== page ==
... marginal lands during the national ploughing-up campaign. I was told to produce effects of all possible nutritional disorders in
any chosen crop using sand culture on an
unprecedented scale. Being young, inexperienced, and unaware that my senior
predecessor had departed at the prospect, I
saw no pro ...
... Catalytic experiments
The Mo-compounds are tested as catalysts in the air oxidation
Molybdenum, Molybdenum in Drinking-water
... out by the International Programme on Chemical Safety, in its Environmental Health
Criteria monographs and Concise International Chemical Assessment Documents, the
International Agency for Research on Cancer, the Joint FAO/WHO Meetings on
Pesticide Residues and the Joint FAO/WHO Expert Committee on ...
Trace Minerals - Pure Encapsulations
... Cellular Function: Many minerals are important enzyme
cofactors for numerous processes, including cellular
energy production and the synthesis of hormones,
neurotransmitters and DNA. This formula provides these
trace minerals in a balanced combination, without macro
minerals, to promote optimal bioa ...
... • At least 25 selenoproteins have been identified, but the metabolic functions
have been identified for only about one-half of them
Molybdenum Complexes with Amino Acids as
... solution of Mo(V)chloride (0.2722 g, 1mmol), NaOH 0.1M was added to adjust the pH. The ligand solution of
Glutamic acid then was added (3mmol). The resulting mixture was stirred under reflux for 1h and 80°C. The
precipitate product was collected by Buchner filtration, washed with water, and dried in ...
Reaction of niobium with water
... procedure yields 98% pure niobium oxide in one phase and a 99.5% pure
tantalum oxide in another.
After conversion to the oxide, metallic tantalum can be made by reduction with
sodium or carbon. Electrolysis of molten fluorides is also used.
Substrate orientation and the origin of catalytic power in xanthine
... the reaction (in this case, through to formation of
the LMoIVO(SH)(OR) intermediate) decreased by
two orders of magnitude from 1.97 × 106 M-1s-1 to
1.34 × 104 M-1s-1. At face value, the effect on kred and
Kd is such that the interaction between Glu 232 and
substrate provides some 3 kcal/mol of free ...
Nitrate Reductases: Structure, Functions, and Effect of Stress Factors
... been supposed recently that only high-potential clusters
are able, for thermodynamic reasons, to transfer electrons,
whereas the role of the other two clusters is still unknown.
Subunit α (104-150 kD) coded by the narG gene
contains the [4Fe-4S] cluster and molybdenum cofactor,
just on which the nit ...
A structural comparison of molybdenum cofactor
... families , namely the DMSO reductase, xanthine
oxidase, sul¢te oxidase, and AOR families. Within
each family, sequence similarities are obvious, while
no signi¢cant homologies can be detected between
members of di¡erent families. This classi¢cation represents a unifying approach in terms of the ...
Oxidation of benzoin with anchored vanadyl and
... carried out in the absence of catalyst, was very
slow and low yields of benzil were obtained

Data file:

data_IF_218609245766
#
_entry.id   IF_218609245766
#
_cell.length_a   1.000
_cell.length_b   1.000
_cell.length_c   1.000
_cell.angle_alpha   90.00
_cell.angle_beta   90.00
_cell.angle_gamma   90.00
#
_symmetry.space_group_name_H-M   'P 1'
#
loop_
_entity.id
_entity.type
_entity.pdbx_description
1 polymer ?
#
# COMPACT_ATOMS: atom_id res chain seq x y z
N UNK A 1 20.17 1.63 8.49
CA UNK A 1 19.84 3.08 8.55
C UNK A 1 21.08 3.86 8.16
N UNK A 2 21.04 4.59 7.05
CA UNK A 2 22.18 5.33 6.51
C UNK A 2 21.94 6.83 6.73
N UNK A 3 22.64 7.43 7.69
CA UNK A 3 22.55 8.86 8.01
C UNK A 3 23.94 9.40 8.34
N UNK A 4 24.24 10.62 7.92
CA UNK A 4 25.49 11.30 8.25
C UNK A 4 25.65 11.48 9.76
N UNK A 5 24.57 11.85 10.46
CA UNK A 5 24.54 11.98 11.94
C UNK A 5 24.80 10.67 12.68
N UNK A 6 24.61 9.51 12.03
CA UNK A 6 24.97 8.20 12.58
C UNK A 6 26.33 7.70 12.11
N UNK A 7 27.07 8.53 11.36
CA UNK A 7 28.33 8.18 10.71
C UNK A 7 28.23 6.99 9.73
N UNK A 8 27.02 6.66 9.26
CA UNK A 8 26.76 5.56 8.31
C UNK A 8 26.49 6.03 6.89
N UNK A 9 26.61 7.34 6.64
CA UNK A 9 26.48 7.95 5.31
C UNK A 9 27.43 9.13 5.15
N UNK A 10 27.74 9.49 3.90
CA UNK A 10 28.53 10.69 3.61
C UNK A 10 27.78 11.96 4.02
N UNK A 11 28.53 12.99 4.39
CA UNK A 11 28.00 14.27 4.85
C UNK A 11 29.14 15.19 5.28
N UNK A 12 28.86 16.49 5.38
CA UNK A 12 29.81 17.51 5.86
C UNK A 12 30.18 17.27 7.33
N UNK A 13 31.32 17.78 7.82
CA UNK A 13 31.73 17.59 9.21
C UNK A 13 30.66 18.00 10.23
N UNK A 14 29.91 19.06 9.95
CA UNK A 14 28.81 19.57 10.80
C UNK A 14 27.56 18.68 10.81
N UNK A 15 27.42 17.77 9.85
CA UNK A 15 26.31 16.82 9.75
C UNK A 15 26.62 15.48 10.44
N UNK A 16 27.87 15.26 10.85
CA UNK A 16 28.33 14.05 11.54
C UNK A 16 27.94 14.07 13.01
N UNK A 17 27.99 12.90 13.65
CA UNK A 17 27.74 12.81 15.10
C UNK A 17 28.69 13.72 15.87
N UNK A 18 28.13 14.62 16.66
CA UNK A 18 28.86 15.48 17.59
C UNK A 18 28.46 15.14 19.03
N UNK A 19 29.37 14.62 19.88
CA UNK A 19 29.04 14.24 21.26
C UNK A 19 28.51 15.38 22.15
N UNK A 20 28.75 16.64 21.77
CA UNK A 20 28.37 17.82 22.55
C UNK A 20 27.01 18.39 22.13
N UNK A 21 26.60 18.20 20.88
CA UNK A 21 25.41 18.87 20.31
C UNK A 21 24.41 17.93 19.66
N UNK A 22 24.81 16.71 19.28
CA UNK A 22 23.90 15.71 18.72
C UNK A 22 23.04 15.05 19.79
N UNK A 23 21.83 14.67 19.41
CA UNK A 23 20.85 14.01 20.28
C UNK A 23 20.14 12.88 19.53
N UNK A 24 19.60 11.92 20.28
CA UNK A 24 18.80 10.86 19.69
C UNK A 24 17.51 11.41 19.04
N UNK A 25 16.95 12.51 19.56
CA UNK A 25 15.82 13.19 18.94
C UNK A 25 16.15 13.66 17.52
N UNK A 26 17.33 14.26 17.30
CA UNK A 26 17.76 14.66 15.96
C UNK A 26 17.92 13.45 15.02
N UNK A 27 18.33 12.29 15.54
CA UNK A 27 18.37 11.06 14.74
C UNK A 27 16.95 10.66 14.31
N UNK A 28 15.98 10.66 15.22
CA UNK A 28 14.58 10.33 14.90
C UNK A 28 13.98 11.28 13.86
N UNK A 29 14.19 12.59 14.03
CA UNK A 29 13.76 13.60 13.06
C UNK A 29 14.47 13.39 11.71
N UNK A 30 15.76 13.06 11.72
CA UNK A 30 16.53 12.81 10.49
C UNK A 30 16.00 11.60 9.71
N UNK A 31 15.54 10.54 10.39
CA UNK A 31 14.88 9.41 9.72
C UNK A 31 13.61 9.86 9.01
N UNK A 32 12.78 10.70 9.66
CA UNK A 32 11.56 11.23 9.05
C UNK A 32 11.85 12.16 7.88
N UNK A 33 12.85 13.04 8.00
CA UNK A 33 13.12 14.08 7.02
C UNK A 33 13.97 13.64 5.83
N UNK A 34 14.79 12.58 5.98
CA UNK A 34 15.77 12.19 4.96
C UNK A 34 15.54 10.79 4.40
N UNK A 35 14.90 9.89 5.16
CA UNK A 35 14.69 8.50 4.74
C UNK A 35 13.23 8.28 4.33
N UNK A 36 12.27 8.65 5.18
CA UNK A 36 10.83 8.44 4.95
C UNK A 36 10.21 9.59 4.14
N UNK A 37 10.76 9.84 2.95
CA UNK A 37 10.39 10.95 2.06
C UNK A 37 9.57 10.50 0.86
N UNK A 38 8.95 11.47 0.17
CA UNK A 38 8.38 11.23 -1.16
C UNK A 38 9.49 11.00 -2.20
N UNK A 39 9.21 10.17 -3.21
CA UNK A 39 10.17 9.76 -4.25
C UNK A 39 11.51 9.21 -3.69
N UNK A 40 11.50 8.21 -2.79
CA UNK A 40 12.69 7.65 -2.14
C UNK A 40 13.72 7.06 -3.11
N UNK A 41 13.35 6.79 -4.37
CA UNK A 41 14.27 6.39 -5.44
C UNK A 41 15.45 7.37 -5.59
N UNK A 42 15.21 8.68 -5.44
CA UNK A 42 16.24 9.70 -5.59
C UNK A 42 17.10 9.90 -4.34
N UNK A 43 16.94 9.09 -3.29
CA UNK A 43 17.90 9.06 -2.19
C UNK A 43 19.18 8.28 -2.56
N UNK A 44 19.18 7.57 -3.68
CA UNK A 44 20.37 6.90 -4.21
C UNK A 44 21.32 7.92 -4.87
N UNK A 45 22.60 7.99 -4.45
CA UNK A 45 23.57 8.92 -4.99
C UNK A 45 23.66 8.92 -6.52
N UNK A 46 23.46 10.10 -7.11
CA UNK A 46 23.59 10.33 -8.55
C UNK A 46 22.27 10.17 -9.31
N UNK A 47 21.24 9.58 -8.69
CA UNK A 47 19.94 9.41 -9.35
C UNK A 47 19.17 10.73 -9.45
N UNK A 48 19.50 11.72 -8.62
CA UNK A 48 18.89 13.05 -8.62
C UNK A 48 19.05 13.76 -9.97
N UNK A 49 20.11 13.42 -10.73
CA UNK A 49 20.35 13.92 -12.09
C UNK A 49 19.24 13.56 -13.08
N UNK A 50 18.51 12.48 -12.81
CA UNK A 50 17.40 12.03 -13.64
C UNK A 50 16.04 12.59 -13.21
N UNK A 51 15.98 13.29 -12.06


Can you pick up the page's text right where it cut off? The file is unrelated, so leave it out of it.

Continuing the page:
even when the reaction was allowed to proceed
for a longer time (up to 32 h). Experiments
were carried out using (i) the organic polymer
without ligand and metal complex and (ii) the
organic polymer function ...
Molybdenum is a chemical element with symbol Mo and atomic number 42. The name is from Neo-Latin molybdaenum, from Ancient Greek Μόλυβδος molybdos, meaning lead, since its ores were confused with lead ores. Molybdenum minerals have been known throughout history, but the element was discovered (in the sense of differentiating it as a new entity from the mineral salts of other metals) in 1778 by Carl Wilhelm Scheele. The metal was first isolated in 1781 by Peter Jacob Hjelm.Molybdenum does not occur naturally as a free metal on Earth, but rather in various oxidation states in minerals.The free element, which is a silvery metal with a gray cast, has the sixth-highest melting point of any element. It readily forms hard, stable carbides in alloys, and for this reason most of world production of the element (about 80%) is in making many types of steel alloys, including high strength alloys and superalloys.Most molybdenum compounds have low solubility in water, but the molybdate ion MoO2−4 is soluble and forms when molybdenum-containing minerals are in contact with oxygen and water. Industrially, molybdenum compounds (about 14% of world production of the element) are used in high-pressure and high-temperature applications, as pigments, and as catalysts.Molybdenum-containing enzymes are by far the most common catalysts used by some bacteria to break the chemical bond in atmospheric molecular nitrogen, allowing biological nitrogen fixation. At least 50 molybdenum-containing enzymes are now known in bacteria and animals, although only bacterial and cyanobacterial enzymes are involved in nitrogen fixation. These nitrogenases contain molybdenum in a different form from the other molybdenum-containing enzymes, which all contain fully oxidized molybdenum incorporated into a molybdenum cofactor. Owing to the diverse functions of the various molybdenum cofactor enzymes, molybdenum is a required element for life in all higher eukaryote organisms, though it is not required by all bacteria.